Keeping the figure-four grip tight, lift their arm and begin to slide the leg near their head over their face and rotate into the arm bar position. Ensure your leg clears their face and head, sit back,  and extend your leg so they are positioned across their chest, with their arm trapped between your legs. Pinch your knees together and slide your hands up their arm to transition from the figure-four grip to gripping their wrist with both hands.

Lean back and apply pressure by pulling their arm down and hyperextending their elbow.

Ensure their thumb is pointed upwards to apply maximum pressure to the elbow joint.


Establish a cross face and applying pressure to control their head and shoulders. With your free arm, reach across their body and control their far-side wrist, pinning it to the mat. Release the cross-face and bring your arm over their head, reaching under their far-side arm to grab your own wrist. This will create a figure-four grip, known as the Kimura grip.

Your opponent’s arm should be bent at a 90-degree angle, with their hand pointed towards their head. Maintain the figure-four grip and pull their elbow towards their body to tighten the hold and lift their elbow off the mat while keeping their wrist pinned down to create a rotational force on their shoulder. Increase the pressure by lifting their elbow and pushing their wrist towards their head, ensuring the arm remains bent at a right angle. 


Position your knees close to their body, with your far-side knee near their hip and your near-side knee near their head or shoulder. Keep your hips low and apply pressure with your chest.

Isolate the arm by using your cross-face arm (the arm closest to your opponent’s head) to reach over their head and place your hand on the mat next to their head. With your free hand, reach across their body and push their far-side arm to the mat. You want to isolate this arm to set up the submission.

Once their arm is on the mat, use the hand that was controlling their head to grab their wrist, making sure your thumb is on top. Slide your other arm under their elbow and grab your own wrist. Your arms should form a figure-four grip, with your arm bent at a 90-degree angle.

Lift their elbow off the mat while keeping their wrist firmly on the ground to create a rotational force on their shoulder. At the same time, drag their wrist downwards towards their hips while lifting their elbow to apply tension in their shoulder joint. 

How to Escape and Counter Side Control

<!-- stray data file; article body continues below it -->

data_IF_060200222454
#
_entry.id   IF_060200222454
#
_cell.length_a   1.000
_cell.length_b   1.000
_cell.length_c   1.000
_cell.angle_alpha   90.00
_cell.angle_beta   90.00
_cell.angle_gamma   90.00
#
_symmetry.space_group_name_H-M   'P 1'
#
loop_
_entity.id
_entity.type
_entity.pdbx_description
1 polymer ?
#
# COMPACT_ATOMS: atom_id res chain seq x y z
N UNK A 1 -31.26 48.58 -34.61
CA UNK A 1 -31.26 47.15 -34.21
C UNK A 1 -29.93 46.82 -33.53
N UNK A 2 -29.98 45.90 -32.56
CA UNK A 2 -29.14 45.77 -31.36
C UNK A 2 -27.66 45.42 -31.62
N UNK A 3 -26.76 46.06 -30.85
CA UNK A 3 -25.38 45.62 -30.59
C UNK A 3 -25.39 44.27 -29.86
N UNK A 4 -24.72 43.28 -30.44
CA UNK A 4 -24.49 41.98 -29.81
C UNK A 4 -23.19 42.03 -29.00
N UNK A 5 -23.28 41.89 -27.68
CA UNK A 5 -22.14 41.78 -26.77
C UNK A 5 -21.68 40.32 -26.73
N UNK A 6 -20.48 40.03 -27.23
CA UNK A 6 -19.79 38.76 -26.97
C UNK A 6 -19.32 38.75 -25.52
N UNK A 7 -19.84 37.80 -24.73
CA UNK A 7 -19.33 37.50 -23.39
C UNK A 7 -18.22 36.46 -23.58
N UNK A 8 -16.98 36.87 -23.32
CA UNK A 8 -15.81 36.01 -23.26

When your opponent has you in side control, they will eventually try to transition to a more dominant position or submission. That’s the exact moment when you will have to escape. Elbow escape is the most common method in this position, and requires creating space by wedging your forearm underneath your opponent’s chin, and pushing off their hip with your other hand. Turn onto your side, slide your bottom knee into your opponent’s hip, and hook your top leg over theirs. From here, you can thread your bottom leg through into a half-guard position, setting yourself up to go on the offensive. 

You can also use the shrimp escape to turn the tables on your opponent. Start by placing your far-side forearm across your opponent’s neck or shoulder and your near-side forearm against their hip. Bump your hips up to make space and continue shrimping away from your opponent using the frames you created with your forearms. When you have enough distance, slide your near-side knee inside to create more space and keep shrimping until you can bring your near-side leg in to recover guard. Place your foot on their hip or reestablish a full guard.

Common Side Control Mistakes

Allowing too much space

Proper side control requires staying tight to your opponent’s body to prevent them from escaping or recovering guard. When you leave gaps, your opponent can easily create frames, turn to their side, and begin the process of escaping or regaining a more neutral position. You have to constantly adjust and apply pressure to maintain a snug connection to keep your opponent from escaping.

Overcommitting to submissions without control

If you are overzealous in your attempt to secure a submission hold without first maintaining your position, you can easily lose control of your opponent. If your opponent recognizes that you’re out of position, they can counterattack and ruin your strategy. Stabilize your position above all else. Then you can take your time transitioning to submission attempts and seize the opportunity when your opponent has a moment of vulnerability.

Sloppy Transitions

Like all things in BJJ, fighting from side control is a delicate balance. You have to keep the pressure on your opponent while also not being stagnant as you work toward a more dominant position or submission. If you’re not deliberate with your movements and transitions, you allow your opponent time to escape and potentially even reverse the situation. 


Mastering side control is a gateway to the rest of this fascinating grappling art. To do that, you need to practice maintaining tight pressure, proper weight distribution, and securing submissions like the bow and arrow choke and kimura. As ever, it doesn’t matter if you’re a beginner or an advanced student – you have to always maintain attention to detail and practice regularly. There is always someone out there working harder to get better. It’s up to you to put in the effort and the time on the mat!